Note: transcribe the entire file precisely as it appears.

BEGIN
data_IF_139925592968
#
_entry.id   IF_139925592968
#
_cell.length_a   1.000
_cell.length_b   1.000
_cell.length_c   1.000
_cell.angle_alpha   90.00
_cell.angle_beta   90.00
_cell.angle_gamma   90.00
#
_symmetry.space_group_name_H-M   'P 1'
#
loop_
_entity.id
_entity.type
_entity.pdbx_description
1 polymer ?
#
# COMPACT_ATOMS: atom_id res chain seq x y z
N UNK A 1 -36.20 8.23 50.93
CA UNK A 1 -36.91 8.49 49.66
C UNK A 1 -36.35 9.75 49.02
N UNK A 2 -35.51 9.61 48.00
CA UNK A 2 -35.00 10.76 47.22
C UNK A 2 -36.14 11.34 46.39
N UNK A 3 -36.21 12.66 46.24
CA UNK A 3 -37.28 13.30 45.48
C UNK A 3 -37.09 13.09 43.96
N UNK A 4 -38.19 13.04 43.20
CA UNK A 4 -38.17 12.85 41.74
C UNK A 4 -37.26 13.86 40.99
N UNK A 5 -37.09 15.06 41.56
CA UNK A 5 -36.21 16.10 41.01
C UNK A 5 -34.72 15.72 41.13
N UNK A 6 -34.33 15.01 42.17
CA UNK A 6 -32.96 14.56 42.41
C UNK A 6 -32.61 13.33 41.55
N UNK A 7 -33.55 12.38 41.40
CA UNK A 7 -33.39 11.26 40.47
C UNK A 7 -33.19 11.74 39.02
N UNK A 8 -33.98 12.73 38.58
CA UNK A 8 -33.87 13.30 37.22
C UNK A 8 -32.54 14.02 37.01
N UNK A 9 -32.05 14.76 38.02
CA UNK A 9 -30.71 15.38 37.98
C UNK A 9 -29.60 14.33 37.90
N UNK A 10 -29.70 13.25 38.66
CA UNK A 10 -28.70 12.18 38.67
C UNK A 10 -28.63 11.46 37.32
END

data_IF_139925592968
#
_entry.id   IF_139925592968
#
_cell.length_a   1.000
_cell.length_b   1.000
_cell.length_c   1.000
_cell.angle_alpha   90.00
_cell.angle_beta   90.00
_cell.angle_gamma   90.00
#
_symmetry.space_group_name_H-M   'P 1'
#
loop_
_entity.id
_entity.type
_entity.pdbx_description
1 polymer ?
#
# COMPACT_ATOMS: atom_id res chain seq x y z
N UNK A 1 -36.20 8.23 50.93
CA UNK A 1 -36.91 8.49 49.66
C UNK A 1 -36.35 9.75 49.02
N UNK A 2 -35.51 9.61 48.00
CA UNK A 2 -35.00 10.76 47.22
C UNK A 2 -36.14 11.34 46.39
N UNK A 3 -36.21 12.66 46.24
CA UNK A 3 -37.28 13.30 45.48
C UNK A 3 -37.09 13.09 43.96
N UNK A 4 -38.19 13.04 43.20
CA UNK A 4 -38.17 12.85 41.74
C UNK A 4 -37.26 13.86 40.99
N UNK A 5 -37.09 15.06 41.56
CA UNK A 5 -36.21 16.10 41.01
C UNK A 5 -34.72 15.72 41.13
N UNK A 6 -34.33 15.01 42.17
CA UNK A 6 -32.96 14.56 42.41
C UNK A 6 -32.61 13.33 41.55
N UNK A 7 -33.55 12.38 41.40
CA UNK A 7 -33.39 11.26 40.47
C UNK A 7 -33.19 11.74 39.02
N UNK A 8 -33.98 12.73 38.58
CA UNK A 8 -33.87 13.30 37.22
C UNK A 8 -32.54 14.02 37.01
N UNK A 9 -32.05 14.76 38.02
CA UNK A 9 -30.71 15.38 37.98
C UNK A 9 -29.60 14.33 37.90
N UNK A 10 -29.70 13.25 38.66
CA UNK A 10 -28.70 12.18 38.67
C UNK A 10 -28.63 11.46 37.32